Malaria can be fatal, particularly the variety that’s common in tropical parts of Africa. The Centers for Disease Control and Prevention estimate that 90 percent of all malaria deaths occur in Africa — most commonly in children under the age of 5.
In most cases, malaria deaths are related to one or more of these serious complications:
• Cerebral malaria. If parasite-filled blood cells block small blood vessels to your brain (cerebral malaria), swelling of your brain or brain damage may occur.
• Breathing problems. Accumulated fluid in your lungs (pulmonary edema) can make it difficult to breathe.
• Organ failure. Malaria can cause your kidneys or liver to fail, or your spleen to rupture. Any of these conditions can be life-threatening.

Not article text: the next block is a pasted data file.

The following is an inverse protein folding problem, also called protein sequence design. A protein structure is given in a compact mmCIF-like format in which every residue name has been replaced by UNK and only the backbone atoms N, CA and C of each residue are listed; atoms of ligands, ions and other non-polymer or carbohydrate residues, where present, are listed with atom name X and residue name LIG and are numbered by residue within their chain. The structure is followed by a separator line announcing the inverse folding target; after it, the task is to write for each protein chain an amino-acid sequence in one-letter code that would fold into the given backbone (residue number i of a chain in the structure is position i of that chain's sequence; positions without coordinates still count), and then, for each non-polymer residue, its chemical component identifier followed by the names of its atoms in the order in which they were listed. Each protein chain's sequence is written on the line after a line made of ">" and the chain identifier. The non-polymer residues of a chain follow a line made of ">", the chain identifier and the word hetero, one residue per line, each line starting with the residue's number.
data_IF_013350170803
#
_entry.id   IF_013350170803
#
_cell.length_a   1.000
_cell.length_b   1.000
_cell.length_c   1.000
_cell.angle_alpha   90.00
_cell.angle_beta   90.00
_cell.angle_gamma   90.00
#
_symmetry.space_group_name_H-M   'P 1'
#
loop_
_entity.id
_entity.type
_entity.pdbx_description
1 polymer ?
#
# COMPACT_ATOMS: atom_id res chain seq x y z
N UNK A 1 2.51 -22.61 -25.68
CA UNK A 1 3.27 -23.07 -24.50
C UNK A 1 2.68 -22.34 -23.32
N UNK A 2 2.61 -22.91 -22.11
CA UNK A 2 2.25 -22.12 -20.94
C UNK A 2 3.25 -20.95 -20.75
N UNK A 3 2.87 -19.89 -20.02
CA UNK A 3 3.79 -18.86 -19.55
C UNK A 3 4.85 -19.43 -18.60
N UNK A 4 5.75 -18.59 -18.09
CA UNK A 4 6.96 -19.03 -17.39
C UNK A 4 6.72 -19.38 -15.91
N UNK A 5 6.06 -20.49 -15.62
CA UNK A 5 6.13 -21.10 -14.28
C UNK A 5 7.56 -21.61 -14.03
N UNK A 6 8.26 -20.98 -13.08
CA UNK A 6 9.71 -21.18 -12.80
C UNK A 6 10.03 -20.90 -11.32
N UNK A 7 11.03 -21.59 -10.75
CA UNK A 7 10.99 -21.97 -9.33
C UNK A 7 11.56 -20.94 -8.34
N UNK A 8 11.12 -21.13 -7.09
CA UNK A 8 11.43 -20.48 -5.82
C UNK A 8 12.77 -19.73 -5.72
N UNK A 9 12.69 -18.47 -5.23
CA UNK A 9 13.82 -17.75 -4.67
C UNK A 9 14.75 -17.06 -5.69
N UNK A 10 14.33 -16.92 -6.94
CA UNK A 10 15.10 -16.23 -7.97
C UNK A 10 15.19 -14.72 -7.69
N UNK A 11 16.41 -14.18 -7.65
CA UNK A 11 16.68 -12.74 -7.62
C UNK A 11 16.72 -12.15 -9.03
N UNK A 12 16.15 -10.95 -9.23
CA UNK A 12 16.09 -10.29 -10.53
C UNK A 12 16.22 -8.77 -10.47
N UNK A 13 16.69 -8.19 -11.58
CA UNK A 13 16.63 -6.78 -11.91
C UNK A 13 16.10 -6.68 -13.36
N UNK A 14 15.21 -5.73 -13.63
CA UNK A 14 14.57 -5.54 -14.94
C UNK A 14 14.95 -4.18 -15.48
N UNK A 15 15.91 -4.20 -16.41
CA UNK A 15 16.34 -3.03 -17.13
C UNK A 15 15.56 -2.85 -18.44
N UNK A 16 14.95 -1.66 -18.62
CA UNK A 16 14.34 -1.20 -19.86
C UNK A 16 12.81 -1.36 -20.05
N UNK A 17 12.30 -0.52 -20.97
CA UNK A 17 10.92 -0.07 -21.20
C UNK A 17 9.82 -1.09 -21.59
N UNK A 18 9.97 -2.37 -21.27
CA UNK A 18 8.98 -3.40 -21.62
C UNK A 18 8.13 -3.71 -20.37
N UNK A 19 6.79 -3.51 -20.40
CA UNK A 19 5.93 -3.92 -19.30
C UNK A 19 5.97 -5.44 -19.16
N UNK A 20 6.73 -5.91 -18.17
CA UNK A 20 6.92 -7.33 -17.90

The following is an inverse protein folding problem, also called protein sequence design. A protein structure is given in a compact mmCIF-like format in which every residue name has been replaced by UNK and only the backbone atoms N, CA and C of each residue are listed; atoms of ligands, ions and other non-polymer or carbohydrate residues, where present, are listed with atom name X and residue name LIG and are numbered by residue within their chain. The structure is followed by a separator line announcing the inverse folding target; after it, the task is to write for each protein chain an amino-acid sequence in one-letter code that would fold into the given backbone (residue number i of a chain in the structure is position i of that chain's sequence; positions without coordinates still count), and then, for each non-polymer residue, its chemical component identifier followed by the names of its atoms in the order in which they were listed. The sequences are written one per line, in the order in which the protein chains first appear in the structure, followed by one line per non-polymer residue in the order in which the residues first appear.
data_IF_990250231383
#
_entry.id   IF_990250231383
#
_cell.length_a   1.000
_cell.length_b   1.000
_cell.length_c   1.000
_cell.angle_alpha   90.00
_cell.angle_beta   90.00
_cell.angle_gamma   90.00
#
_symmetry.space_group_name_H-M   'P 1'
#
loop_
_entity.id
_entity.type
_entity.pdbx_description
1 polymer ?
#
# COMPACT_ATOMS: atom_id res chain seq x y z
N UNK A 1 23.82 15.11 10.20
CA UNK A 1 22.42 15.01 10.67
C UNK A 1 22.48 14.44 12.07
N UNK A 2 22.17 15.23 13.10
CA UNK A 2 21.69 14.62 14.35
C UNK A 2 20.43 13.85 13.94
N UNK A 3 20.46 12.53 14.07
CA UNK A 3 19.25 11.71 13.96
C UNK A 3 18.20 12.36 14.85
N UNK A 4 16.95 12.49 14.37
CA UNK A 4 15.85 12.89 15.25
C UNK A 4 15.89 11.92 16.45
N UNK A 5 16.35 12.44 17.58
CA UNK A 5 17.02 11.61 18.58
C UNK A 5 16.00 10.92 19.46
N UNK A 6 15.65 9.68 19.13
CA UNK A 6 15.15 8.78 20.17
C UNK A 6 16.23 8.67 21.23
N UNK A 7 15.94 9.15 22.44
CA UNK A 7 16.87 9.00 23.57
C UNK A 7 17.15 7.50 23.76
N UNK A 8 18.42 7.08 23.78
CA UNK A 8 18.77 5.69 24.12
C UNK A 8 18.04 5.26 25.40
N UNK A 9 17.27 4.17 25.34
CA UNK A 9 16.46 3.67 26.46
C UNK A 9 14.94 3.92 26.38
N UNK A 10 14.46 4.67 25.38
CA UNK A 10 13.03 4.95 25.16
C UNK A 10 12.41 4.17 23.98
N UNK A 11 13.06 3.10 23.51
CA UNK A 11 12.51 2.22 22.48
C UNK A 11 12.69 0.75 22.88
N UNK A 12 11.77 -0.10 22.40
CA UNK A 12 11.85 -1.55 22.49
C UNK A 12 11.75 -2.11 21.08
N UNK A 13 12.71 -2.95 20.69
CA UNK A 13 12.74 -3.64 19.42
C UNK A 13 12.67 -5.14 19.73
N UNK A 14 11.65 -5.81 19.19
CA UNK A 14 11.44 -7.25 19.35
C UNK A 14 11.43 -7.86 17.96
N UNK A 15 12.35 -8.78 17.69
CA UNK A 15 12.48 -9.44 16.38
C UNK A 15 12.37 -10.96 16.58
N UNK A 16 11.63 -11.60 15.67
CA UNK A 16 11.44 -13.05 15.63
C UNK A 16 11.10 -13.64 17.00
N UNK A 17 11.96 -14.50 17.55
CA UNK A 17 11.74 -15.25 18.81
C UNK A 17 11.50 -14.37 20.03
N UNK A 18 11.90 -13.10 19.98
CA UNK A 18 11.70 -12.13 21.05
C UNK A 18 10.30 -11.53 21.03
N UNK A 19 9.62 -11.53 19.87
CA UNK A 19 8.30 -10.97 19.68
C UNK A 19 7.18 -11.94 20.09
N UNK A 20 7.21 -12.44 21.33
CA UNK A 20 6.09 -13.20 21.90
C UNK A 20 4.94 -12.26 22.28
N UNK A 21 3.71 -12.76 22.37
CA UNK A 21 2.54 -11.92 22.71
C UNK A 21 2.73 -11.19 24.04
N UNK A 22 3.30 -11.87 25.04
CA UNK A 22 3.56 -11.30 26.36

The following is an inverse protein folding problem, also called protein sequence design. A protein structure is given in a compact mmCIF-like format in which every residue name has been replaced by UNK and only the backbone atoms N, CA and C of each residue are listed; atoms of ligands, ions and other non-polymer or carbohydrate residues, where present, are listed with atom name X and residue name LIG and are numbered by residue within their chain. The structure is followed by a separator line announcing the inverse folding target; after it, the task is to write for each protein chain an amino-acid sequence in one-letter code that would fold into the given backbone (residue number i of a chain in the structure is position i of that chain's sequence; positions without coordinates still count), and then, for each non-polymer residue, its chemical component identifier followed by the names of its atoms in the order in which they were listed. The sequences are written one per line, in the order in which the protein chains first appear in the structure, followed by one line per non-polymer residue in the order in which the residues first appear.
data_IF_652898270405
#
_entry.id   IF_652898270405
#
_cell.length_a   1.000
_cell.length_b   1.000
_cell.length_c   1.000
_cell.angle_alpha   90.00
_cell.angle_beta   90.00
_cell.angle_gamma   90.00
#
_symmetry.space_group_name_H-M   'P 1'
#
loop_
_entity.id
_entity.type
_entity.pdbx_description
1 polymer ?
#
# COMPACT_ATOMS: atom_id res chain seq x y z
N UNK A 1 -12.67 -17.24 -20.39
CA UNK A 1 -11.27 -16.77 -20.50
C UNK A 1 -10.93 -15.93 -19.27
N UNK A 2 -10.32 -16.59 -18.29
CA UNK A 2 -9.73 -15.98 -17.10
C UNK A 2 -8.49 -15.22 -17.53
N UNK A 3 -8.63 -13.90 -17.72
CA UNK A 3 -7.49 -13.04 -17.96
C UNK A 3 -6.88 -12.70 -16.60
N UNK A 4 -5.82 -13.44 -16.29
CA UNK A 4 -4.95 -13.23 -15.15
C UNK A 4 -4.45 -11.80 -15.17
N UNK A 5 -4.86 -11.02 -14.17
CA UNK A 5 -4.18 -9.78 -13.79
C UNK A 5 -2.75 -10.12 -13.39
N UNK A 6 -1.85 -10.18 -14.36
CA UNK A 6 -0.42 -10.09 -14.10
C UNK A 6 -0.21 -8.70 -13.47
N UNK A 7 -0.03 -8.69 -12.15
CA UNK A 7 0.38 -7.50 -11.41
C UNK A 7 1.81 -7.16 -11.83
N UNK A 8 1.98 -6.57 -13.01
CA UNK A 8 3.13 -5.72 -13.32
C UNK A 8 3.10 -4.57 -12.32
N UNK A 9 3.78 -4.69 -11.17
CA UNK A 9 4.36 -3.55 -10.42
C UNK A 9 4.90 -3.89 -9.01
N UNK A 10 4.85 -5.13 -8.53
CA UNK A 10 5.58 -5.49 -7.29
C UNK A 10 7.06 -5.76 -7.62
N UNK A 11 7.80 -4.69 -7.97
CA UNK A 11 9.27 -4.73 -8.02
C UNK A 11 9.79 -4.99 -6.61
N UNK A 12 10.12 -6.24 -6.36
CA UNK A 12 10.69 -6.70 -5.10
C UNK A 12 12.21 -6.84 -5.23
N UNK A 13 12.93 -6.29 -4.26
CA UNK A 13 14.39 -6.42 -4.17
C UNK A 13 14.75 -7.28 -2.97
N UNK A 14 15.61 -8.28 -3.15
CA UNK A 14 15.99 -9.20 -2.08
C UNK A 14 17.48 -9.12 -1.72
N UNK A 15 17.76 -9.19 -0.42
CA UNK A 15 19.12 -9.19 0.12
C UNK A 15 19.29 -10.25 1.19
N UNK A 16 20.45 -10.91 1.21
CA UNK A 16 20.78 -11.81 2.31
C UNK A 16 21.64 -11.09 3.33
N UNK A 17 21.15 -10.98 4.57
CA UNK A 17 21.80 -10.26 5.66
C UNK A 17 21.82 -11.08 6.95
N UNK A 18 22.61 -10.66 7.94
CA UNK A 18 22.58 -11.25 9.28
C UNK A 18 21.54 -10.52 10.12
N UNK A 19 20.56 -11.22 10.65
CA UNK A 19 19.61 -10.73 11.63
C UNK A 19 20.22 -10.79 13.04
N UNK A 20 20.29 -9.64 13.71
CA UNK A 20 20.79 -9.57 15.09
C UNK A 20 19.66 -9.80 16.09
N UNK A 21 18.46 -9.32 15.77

• Severe anemia. Malaria damages red blood cells, which can result in severe anemia.
• Low blood sugar. Severe forms of malaria itself can cause low blood sugar, as can quinine — one of the most common medications used to combat malaria. Very low blood sugar can result in coma or death.
Recurrence may occur
Some varieties of the malaria parasite, which typically cause milder forms of the disease, can persist for years and cause relapses.
Tests and diagnosis
Blood tests can help tailor treatment by determining:
• Whether you have malaria
• Which type of malaria parasite is causing your symptoms
• If your infection is caused by a parasite resistant to certain drugs
• Whether the disease is affecting any of your vital organs
Some blood tests can take several days to complete, while others can produce results in less than 15 minutes.
Treatments and drugs
The types of drugs and the length of treatment will vary, depending on:
• Which type of malaria parasite you have
• The severity of your symptoms
• Your age
• Whether you’re pregnant